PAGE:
"Viele Grüße aus Bayern!"

Translation:Greetings from Bavaria!

February 24, 2013



Well that was silly of me - I assumed, without hovering, that Bayern translated to Bayern. Fool!

February 24, 2013


me too, haha! +1

I don't understand why it MUST be translated, however

March 20, 2013


There are some prominent cities that are translated and some smaller ones that are not. For example, it would be strange to speak about Köln and not Cologne in an English speaking setting. Bayern or Bavaria, which it is in this case, is just one of those translated names.

December 28, 2015


Thanks for replying to a 2-years old post. The example is not exactly fit, because the most places in the world know Bayern as Bayern (for example from the soccer team). I knew about Bayern and Bavaria for 30 years, hearing them in different contexts, without having any freaking idea about any "connection" between them. But well... this is how we learn...

Edit: anyhow, meantime the problem got fixed, both are accepted now, and if you fill in "greetings from bayern" you get the green, and suggested translation as "greetings from Bavaria", which is a big clap and thumb up to duolingo!

December 28, 2015


Yes, but every german state has an english name. It's kinda strange to hear them but after a time you'll get used to it. Munich is translated (München), but as you said, everyone knows Bayern München

April 26, 2016


in this scenario why does Viele Grüße only mean "greetings"? in another sentence it meant best wishes...

April 30, 2015

[deactivated user]

    I tried "many regards" and got accepted. :)

    September 2, 2015


    "Warm regards" isn't accepted, even though in another sentence it translates to "warm regards to your mother" or something.

    "Many greetings" isn't particularly natural English, at least where I'm from.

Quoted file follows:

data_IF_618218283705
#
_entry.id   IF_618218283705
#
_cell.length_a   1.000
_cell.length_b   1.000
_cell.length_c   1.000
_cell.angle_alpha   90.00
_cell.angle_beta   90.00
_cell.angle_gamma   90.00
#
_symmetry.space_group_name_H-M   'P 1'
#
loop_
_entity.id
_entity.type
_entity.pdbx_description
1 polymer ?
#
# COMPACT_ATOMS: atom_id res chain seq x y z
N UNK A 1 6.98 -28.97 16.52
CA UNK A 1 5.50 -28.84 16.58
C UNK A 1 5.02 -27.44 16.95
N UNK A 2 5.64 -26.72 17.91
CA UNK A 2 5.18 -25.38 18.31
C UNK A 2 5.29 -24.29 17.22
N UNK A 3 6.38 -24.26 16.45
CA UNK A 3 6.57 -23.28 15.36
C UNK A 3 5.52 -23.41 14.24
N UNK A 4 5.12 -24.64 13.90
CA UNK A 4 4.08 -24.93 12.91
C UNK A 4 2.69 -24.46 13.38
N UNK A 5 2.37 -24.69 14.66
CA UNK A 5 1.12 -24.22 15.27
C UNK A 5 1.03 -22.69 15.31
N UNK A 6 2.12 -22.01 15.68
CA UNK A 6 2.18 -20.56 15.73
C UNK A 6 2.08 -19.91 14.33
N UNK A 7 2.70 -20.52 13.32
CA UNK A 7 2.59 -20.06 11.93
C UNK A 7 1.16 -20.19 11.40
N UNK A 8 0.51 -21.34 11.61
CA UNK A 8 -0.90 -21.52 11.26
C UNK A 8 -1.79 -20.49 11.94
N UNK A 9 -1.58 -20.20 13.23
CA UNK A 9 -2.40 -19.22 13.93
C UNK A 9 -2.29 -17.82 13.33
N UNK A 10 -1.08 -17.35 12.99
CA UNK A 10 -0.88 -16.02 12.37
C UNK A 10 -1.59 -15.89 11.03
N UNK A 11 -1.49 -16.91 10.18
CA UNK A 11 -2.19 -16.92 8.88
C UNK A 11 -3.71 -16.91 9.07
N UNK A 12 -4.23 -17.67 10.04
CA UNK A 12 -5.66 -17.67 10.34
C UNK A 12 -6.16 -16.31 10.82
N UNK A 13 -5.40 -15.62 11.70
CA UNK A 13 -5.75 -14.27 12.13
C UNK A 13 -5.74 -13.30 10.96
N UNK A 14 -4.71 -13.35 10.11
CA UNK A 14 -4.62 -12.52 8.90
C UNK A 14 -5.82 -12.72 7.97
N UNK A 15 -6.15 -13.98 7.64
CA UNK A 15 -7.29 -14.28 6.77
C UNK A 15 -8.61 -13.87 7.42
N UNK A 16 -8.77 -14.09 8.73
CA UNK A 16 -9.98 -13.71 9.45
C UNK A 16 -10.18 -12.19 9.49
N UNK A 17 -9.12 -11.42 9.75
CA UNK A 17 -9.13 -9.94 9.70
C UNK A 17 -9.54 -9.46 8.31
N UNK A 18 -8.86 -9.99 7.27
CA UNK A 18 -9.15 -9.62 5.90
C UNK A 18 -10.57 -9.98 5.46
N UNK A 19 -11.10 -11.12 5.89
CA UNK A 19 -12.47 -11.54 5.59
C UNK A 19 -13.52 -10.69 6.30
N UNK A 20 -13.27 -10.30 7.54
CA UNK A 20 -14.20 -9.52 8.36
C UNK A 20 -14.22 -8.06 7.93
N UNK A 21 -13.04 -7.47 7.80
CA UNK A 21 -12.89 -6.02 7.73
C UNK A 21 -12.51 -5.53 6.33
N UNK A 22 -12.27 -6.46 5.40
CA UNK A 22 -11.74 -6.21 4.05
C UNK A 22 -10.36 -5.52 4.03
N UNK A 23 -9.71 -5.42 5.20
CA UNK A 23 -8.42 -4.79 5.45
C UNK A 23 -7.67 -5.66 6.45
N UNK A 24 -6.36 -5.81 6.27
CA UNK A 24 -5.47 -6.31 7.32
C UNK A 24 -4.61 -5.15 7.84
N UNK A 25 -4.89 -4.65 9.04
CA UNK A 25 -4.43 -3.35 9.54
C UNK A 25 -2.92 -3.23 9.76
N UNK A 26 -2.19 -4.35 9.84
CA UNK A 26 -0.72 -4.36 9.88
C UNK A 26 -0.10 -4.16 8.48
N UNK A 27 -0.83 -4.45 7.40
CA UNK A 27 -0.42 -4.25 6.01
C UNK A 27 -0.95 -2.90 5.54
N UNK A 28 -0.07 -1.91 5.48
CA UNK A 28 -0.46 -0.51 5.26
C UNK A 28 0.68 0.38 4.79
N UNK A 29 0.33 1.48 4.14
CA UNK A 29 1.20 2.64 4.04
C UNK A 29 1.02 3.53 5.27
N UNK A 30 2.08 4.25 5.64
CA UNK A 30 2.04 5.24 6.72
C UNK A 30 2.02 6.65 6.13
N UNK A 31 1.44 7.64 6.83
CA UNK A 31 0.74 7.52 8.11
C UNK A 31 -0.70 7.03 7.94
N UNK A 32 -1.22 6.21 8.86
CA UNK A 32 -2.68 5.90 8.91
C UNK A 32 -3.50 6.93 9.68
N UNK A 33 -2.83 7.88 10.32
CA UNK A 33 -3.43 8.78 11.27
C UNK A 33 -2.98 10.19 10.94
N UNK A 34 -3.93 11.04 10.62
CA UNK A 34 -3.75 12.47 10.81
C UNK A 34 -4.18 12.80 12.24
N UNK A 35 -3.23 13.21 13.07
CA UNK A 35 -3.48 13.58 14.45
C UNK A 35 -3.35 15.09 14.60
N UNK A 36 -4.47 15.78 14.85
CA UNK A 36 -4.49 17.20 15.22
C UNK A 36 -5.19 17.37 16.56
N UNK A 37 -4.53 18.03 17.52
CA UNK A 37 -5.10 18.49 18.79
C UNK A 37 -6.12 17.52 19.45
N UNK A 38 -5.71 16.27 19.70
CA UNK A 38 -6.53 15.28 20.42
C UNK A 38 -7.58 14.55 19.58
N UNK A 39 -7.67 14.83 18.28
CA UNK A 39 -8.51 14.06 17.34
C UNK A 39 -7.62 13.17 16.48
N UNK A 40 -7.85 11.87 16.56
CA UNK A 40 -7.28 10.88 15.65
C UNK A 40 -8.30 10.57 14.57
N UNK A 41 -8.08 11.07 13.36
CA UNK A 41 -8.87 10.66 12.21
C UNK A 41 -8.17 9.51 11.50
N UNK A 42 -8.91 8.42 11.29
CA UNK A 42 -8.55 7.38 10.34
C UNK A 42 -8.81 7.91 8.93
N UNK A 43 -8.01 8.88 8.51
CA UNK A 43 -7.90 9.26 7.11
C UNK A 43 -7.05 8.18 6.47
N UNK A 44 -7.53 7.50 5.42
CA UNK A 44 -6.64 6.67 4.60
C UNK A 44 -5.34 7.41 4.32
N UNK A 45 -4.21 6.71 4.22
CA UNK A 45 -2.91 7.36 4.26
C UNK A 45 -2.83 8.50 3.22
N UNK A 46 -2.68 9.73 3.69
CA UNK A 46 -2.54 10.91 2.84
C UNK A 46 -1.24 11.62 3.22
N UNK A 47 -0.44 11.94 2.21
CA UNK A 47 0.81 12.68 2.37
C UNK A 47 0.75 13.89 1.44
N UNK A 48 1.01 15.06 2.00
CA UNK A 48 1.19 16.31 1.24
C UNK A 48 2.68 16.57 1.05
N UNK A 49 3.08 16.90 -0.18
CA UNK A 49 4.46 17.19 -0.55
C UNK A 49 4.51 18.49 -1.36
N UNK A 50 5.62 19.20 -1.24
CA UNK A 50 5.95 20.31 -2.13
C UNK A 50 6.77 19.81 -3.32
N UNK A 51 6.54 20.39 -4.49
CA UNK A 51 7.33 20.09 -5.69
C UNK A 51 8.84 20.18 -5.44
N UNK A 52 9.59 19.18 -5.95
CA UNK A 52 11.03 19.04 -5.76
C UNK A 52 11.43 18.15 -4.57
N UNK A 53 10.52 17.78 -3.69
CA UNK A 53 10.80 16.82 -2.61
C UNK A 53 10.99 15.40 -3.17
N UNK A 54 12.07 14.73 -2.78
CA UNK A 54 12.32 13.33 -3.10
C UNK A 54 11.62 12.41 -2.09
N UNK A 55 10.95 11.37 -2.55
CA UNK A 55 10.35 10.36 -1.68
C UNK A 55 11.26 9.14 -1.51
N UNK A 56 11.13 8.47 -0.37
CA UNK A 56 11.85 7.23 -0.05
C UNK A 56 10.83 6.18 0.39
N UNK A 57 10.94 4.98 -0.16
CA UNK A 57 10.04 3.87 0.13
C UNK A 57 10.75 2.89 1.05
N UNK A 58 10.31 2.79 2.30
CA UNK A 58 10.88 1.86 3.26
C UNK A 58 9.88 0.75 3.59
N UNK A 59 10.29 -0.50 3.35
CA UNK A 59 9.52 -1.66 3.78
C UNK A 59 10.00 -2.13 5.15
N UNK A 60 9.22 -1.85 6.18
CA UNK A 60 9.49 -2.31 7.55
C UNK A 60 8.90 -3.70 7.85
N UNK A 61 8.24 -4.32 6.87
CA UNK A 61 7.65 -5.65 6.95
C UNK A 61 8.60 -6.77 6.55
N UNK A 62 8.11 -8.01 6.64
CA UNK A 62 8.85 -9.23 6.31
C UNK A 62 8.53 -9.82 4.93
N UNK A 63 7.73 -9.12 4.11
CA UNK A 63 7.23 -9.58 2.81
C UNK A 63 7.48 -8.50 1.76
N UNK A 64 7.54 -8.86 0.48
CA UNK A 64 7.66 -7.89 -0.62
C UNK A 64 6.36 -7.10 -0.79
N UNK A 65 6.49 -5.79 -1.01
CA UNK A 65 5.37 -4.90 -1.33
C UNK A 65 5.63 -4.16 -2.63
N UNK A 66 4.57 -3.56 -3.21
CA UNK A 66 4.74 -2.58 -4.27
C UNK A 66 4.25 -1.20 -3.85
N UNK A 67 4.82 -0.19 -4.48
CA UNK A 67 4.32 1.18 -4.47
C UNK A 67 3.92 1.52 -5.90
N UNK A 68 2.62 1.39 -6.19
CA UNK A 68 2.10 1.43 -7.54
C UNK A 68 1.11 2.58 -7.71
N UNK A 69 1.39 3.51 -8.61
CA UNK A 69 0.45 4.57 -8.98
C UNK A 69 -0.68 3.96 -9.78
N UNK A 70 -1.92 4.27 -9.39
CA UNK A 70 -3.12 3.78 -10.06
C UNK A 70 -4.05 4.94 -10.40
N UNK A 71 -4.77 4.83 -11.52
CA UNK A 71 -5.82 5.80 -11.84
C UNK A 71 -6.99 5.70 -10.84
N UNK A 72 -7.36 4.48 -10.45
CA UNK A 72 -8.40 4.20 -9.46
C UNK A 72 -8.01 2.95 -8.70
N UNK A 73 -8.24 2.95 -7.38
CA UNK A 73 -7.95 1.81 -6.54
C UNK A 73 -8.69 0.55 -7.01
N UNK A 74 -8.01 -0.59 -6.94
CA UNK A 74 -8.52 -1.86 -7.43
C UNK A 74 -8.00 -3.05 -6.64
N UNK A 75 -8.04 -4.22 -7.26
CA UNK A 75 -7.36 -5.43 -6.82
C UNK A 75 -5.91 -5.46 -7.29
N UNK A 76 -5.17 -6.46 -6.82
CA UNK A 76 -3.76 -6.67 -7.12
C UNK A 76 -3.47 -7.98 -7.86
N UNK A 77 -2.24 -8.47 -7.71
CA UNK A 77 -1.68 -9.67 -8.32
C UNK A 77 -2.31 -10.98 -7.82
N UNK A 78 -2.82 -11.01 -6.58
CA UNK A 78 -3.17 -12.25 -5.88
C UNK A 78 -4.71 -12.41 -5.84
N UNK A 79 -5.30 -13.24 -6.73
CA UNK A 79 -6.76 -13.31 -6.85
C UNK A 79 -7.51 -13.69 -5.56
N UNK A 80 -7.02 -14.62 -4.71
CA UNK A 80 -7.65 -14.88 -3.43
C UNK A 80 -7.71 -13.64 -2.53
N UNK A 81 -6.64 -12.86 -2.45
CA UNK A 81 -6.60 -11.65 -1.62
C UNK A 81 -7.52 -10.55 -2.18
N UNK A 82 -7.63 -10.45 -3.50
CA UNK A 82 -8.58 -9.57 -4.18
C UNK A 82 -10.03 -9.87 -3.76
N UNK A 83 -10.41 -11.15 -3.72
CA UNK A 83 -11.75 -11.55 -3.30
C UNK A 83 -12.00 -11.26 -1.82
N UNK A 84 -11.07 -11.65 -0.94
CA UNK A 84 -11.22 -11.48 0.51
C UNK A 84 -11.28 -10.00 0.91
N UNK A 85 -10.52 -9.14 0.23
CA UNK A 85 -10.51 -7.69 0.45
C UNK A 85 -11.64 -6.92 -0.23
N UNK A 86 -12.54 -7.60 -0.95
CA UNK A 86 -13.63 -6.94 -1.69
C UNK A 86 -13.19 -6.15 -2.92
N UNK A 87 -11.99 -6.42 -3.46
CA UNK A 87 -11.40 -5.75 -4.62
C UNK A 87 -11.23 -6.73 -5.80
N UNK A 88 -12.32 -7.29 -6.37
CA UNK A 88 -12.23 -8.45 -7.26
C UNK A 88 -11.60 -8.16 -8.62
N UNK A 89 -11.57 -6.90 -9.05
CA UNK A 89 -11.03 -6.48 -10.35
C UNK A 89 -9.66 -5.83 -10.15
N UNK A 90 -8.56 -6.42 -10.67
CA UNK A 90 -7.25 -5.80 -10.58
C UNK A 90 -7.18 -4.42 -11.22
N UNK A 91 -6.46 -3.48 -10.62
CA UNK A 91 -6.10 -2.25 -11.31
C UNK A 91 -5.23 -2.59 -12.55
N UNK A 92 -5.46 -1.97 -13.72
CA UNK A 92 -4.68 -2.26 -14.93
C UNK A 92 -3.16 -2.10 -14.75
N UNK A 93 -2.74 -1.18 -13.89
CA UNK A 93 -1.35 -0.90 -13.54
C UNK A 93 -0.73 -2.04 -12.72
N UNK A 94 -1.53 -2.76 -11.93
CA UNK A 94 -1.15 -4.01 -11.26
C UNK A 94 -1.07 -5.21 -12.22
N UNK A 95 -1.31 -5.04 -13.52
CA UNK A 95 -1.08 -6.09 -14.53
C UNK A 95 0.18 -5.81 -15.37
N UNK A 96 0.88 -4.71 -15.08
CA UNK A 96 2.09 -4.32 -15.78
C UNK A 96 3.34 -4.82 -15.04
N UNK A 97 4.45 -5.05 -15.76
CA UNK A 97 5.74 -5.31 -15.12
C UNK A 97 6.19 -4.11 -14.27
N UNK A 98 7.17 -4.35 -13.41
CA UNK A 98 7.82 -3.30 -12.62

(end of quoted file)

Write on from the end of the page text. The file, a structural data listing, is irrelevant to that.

June 30, 2017


    Just to say about greeting someone in Bavaria:

    You don't say ''hallo'' in bavaria ( even though they would understand ) you say ''Grüß Gott'' ( which literally means greetings to god ) but they aren't as religious as you would think when they say that.

    August 4, 2014

    [deactivated user]

      True, we talked about it during German classes at school - you use it both in Bavaria and Austria. :) Just like the word "Erdapfel" und nicht "Kartoffel". :)

      September 2, 2015


      Potatoes are earth-apples?

      August 24, 2017

      [deactivated user]

        Yup, in French as well - "pommes de terre". :)

        August 24, 2017



        August 24, 2017


        I am an Austrian and yes, we say "Grüß Gott", but from it's origins it doesn't mean that you are greeting god, but something like "God may bless you". From Wikipedia https://de.wikipedia.org/wiki/Gr%C3%BC%C3%9F_Gott: "Die ursprüngliche Bedeutung des Grußes ist „möge dich Gott segnen“ (von mittelhochdeutsch grüezen „grüßen, zuwenden, segnen“. Dies ist aber auch im südlichen deutschen Sprachraum nur sehr wenigen Menschen bekannt". And, well, most people here are roman catholic and some very much so. :) BTW: An old joke goes like this: A hiker walks up a mountain and meets another one coming down. Says the downward going: "Grüß Gott!" Replys the upward bound: "I don't walk that far today."

        August 10, 2017


        Yep, the same etymology's on the English Wiktionary: https://en.wiktionary.org/wiki/gr%C3%BC%C3%9F_Gott

        "From grüßen from Middle High German grüezen "greet, bless" + dich + Gott; hence “may God bless you”."

        August 24, 2017


        You can also say "Servus", but only in informal speech.

        February 16, 2016


        I heard that a lot in Austria too

        June 9, 2015


        Can I use best regards from Bavaria ?

        March 17, 2013


        It is possible to say "Beste Grüße aus Bayern", but whether you can use it here, I don't know.

        December 24, 2015


        Viele Grüße aus Berlin!

        April 14, 2013


        I went to https://forvo.com/word/gr%C3%BC%C3%9Fe/#de to listen to the pronunciation of "Grüße" vs "größe". I seem to be completely unable to hear a difference in those two vowel sounds (not just in these words, but any time). The one thing I do hear in those recordings is that the vowel sound in "größe" is of slightly longer duration. Is that a good way of telling the words apart? And more generally, is it a good way of differentiating those two vowel sounds in most cases?

        April 2, 2018


        Shouldn't it be many greetings. ..

        June 14, 2018
        Learn German in just 5 minutes a day. For free.